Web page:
You can survive, but thriving requires recovery.
You cannot operate on low battery mode forever. You have incredible potential, but it cannot be met when you are always in a state of energy-deficiency. Your days on this Earth are numbered.
Don’t waste them operating at a fraction of your true potential.
Don’t allow yourself to become dependent on someone else for your recovery.
This means that, while having a medical care team (potentially including a psychiatrist, therapist, and medical doctor) is immensely beneficial, it is easy to fall into the trap of expecting them to push you to recover.
According to neuroscientist Dr. Lisa Feldman Barrett:
“If you are stressed over and over and over again without much opportunity to recover, the effects can be . . . grave.”
This was clearly the case for Meghan Markle, who was not only discriminated against because of her race, but also prevented from seeking mental health treatment at a time when she desperately needed it.
Racism, and oppression of any kind, have serious consequences, a fact highlighted by Dr. Barrett:
“Over time, anything that contributes to…
Many young female athletes fail to understand the extent to which a loss of menstruation, or hypothalamic amenorrhea, impacts their health. We may consider our missed periods to be a normal part of an athletic lifestyle, when the reality is that amenorrhea is a warning sign that something is going wrong in the body.
Actually, hypothalamic amenorrhea is a sign that there are a number of things that are going wrong in the body.
We just don’t realize this, because, unfortunately, most athletes, regardless of their gender or age, aren’t educated about the consequences of undereating and/or overtraining.
On April 28, 1963, Dr. Martin Luther King Jr. delivered his notable “I Have a Dream” speech. He described that, despite Abraham Lincoln’s signing of the Emancipation Proclamation a century earlier, America still oppressed its African American population:
“One hundred years later, the life of the Negro is still sadly crippled by the manacles of segregation and the chains of discrimination.” — Dr. Martin Luther King Jr., “I Have a Dream” speech
In spite of the fact that Dr. King’s speech was given 58 years ago, segregation’s impacts still plague America.
While some may argue that America no longer has…
The day Donald Trump was elected was a very strange day.
The world was fine. I took a nap. I woke up. And suddenly, everything was no longer fine.
Because President Snow had won.
When Trump became president, I was still a teenager, a teenager who loved to read fantasy novels.
And in my mind, it was very clear what had happened: Trump was a mirror image of Snow, and our world was about to erupt into that of the Hunger Games. I expected riots and rebellion, demands for Trump to be replaced. I expected a mockingjay to arise.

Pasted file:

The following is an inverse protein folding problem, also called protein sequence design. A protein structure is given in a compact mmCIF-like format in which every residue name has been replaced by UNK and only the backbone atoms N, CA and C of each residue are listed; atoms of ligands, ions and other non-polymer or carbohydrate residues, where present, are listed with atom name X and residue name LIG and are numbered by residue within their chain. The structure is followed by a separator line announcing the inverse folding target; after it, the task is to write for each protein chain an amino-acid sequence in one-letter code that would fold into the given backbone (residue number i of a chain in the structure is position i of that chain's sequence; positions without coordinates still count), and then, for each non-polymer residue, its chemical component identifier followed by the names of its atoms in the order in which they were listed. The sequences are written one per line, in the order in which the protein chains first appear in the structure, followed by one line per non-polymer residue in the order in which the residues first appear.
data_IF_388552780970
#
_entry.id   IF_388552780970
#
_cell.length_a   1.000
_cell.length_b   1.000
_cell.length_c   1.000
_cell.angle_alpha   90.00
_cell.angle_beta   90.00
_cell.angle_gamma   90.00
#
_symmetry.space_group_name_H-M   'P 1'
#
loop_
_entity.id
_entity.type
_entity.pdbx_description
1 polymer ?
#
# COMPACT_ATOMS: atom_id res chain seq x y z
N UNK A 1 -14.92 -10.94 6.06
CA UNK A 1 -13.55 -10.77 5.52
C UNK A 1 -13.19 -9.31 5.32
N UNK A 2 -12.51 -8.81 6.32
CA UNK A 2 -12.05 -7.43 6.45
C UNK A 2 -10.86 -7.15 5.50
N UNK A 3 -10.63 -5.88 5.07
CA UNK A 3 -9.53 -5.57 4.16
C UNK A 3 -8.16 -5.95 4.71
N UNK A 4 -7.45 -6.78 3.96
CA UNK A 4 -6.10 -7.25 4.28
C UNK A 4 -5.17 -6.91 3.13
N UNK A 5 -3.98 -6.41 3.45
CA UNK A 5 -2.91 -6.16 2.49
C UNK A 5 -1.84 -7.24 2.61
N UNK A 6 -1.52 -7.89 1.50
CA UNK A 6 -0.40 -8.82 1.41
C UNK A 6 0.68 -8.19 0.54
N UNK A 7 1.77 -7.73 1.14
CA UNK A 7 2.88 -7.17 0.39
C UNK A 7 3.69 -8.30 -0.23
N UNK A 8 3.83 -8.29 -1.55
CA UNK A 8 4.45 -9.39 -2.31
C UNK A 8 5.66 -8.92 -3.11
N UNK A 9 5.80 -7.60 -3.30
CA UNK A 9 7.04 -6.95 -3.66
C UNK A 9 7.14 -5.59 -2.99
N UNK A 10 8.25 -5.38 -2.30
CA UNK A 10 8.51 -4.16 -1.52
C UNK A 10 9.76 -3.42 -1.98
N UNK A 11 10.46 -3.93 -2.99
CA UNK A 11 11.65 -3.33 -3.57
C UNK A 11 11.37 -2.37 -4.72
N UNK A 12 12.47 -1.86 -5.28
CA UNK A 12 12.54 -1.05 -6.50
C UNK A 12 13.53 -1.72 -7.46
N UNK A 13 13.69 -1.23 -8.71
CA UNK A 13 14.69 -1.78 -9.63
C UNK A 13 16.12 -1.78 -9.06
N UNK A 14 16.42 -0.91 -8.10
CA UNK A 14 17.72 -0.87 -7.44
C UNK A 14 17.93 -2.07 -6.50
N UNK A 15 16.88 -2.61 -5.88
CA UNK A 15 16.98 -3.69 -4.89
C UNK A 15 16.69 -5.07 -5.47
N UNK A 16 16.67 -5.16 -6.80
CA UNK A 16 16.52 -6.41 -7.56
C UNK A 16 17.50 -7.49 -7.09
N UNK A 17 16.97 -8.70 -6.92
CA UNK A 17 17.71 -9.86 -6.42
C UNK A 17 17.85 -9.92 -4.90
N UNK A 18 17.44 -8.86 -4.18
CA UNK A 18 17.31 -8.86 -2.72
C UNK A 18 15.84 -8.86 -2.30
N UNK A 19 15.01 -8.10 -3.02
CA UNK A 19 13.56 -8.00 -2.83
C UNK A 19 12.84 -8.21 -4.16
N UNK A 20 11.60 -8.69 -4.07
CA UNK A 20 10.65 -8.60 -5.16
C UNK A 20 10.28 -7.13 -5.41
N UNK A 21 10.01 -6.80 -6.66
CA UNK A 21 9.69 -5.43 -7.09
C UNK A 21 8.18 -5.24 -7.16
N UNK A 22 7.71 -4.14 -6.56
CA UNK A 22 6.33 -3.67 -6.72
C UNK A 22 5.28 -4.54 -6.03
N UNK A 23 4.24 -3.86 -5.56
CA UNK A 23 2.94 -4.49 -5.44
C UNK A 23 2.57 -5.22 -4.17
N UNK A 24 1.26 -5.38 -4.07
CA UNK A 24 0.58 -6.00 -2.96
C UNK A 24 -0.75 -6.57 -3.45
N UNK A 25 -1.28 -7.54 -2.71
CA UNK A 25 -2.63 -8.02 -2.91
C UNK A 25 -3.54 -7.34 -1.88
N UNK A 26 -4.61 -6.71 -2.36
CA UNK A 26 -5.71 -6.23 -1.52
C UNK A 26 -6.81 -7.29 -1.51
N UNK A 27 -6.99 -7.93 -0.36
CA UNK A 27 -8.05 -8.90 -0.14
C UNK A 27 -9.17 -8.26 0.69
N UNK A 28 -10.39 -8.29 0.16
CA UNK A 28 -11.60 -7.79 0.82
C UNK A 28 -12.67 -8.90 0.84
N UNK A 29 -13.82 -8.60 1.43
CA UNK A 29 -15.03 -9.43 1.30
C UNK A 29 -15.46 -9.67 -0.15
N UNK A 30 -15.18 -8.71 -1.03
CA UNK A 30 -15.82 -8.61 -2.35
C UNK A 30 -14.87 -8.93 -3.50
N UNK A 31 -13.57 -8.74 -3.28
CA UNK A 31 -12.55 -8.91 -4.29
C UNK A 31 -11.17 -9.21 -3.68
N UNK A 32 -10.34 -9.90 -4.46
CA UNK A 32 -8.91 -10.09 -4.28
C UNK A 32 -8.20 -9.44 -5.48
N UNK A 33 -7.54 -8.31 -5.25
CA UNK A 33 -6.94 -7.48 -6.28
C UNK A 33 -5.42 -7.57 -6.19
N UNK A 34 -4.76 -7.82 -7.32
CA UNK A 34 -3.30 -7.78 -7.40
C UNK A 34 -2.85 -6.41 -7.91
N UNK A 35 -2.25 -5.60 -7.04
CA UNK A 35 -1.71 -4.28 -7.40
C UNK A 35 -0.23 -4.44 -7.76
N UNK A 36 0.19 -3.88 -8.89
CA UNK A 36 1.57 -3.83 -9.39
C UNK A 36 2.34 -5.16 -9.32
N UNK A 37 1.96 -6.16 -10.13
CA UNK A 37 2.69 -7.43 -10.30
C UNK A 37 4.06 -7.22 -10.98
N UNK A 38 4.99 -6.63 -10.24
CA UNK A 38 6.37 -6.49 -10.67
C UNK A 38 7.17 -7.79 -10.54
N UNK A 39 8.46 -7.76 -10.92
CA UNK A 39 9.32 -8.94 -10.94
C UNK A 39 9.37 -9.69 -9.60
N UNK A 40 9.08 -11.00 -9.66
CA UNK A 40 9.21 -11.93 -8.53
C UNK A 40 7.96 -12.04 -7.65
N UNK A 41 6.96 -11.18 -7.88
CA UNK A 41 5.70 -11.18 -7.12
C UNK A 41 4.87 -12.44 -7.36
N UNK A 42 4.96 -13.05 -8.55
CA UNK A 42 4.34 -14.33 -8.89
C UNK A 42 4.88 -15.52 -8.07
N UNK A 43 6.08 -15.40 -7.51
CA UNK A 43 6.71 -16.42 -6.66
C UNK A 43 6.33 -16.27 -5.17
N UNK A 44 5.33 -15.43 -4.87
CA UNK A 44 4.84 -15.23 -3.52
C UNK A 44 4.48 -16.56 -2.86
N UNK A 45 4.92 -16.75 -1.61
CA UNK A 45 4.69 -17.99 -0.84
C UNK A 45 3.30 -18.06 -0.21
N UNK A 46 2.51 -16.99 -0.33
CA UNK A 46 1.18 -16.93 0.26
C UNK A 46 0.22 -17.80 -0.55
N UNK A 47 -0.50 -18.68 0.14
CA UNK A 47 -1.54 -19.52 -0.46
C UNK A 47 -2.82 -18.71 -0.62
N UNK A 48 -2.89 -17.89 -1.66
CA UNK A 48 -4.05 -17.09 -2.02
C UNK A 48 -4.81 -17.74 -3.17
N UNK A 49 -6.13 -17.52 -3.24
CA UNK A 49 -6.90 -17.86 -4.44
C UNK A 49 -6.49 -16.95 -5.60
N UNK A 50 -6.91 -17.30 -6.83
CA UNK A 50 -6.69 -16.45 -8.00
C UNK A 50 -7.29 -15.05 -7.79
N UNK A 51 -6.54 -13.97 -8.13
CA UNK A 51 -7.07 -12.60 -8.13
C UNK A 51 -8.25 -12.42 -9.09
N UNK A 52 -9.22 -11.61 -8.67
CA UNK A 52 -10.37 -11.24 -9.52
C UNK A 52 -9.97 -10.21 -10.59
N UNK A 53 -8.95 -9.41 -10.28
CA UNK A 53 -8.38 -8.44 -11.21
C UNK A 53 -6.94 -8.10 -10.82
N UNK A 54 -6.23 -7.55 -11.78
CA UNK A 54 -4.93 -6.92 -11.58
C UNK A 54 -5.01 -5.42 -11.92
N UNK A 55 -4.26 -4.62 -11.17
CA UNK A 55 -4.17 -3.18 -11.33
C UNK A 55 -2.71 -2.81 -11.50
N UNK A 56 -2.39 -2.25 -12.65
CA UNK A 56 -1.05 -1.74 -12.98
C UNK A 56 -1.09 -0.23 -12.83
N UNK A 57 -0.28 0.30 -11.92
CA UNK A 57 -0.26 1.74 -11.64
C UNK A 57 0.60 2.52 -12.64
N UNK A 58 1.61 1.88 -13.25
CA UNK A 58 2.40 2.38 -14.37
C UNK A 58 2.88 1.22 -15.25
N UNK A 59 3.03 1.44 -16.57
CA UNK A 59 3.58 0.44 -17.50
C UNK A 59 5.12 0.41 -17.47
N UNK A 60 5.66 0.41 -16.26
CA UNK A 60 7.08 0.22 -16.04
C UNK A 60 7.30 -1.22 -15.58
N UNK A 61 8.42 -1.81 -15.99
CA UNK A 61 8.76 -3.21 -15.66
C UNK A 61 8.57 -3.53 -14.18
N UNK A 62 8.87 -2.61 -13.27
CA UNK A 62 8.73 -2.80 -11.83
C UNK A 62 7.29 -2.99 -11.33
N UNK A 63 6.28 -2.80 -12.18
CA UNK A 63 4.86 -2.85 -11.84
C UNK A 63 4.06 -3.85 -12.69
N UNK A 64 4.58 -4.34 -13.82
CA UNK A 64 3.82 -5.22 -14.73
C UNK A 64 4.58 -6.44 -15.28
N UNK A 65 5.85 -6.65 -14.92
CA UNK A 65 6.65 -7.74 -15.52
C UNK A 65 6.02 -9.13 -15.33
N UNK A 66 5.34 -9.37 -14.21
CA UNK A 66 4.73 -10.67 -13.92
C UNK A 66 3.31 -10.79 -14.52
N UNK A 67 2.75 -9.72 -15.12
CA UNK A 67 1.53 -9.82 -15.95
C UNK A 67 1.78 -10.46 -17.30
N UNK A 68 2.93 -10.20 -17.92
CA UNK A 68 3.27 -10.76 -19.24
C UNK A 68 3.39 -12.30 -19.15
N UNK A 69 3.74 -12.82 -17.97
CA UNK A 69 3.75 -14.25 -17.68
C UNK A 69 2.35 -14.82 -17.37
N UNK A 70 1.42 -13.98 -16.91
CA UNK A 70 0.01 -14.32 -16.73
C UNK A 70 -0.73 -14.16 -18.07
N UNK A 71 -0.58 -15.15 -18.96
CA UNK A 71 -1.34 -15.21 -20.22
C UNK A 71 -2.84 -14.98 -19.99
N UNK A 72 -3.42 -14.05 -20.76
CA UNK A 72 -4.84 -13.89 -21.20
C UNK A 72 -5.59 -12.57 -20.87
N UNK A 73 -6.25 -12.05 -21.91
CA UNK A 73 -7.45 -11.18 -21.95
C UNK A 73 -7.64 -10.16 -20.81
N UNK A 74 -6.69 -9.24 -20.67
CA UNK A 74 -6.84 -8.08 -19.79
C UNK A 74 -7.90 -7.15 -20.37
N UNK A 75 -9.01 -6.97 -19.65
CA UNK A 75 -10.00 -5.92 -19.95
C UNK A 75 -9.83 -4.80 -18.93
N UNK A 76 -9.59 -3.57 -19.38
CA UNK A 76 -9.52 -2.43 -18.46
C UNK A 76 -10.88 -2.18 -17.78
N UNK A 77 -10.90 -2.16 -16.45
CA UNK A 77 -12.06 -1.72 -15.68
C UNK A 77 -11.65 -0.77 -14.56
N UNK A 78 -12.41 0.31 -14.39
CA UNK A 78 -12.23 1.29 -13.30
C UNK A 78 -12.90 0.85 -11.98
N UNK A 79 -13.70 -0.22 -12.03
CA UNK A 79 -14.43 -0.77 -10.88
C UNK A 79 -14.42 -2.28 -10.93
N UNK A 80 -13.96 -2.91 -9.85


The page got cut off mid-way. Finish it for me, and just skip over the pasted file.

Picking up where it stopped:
Take a photo every day of something that made you smile or filled you with awe. If you do this consistently, by the end of the year you will have 365 photos of people, places, or things that inspired you and/or made you happy. In dark days like these, having visual reminders of joyful moments is a powerful way to create positivity in your life.
As the race for a COVID-19 vaccine heats up, the front runner appears to be the one developed by Pfizer/BioNTech.
It is already set to be used in the U.K. next week, after receiving governmental approval.
The coronavirus vaccine made by Pfizer/BioNTech was 95% effective amongst 44,000 volunteers, and didn’t cause any serious side effects.
This COVID-19 vaccine could be the answer we have all been waiting for.
I would just like to call attention to a small detail that the media has largely ignored: the identity of the scientist who devised the idea for the vaccine itself.
The sound of laughter caught me off guard.
It was coming from the kitchen.
Whatever went down must have been truly hilarious, because they were all laughing — my parents and my three sisters — at the same time. That didn’t happen often. Not anymore.
Something stirred inside me. A bittersweet sensation coursed through me — a surge of sadness laced with the contagious joy and warmth of carefree laughter.
It took me a few seconds to identify that strange fluttering in my heart; I was lonely. I missed my family. I missed laughing with them. …
Tomorrow. I will start eating more tomorrow, I tell myself.
A flood of relief washes over me as I scurry out of the kitchen and back to the safe haven of my room.
For years, this was the pattern of my life.
I would decide that I wanted to stop being the isolated, self-absorbed, anxiety-filled shell of a human being that anorexia had reduced me to. But every time it came to doing the hard work — eating more, exercising less, and allowing my body and mind to just rest — I backed out.
I wanted to recover in theory…
In September of 2015, a photograph of a young boy shocked the world.
A three-year-old little boy lay lifeless on a beach, his small head facedown in the water.
His name was Alan Kurdi.
His family — Alan, his brother, and his mother and father — were refugees, fleeing the Syrian civil war. They were trying to reach Kos, a Greek island, when the feeble boat they were in capsized, causing Alan, his mother, and his five-year-old brother to drown.
Alan’s tiny black sneakers remain on his feet; his red shirt and navy shorts make him appear to be sleeping.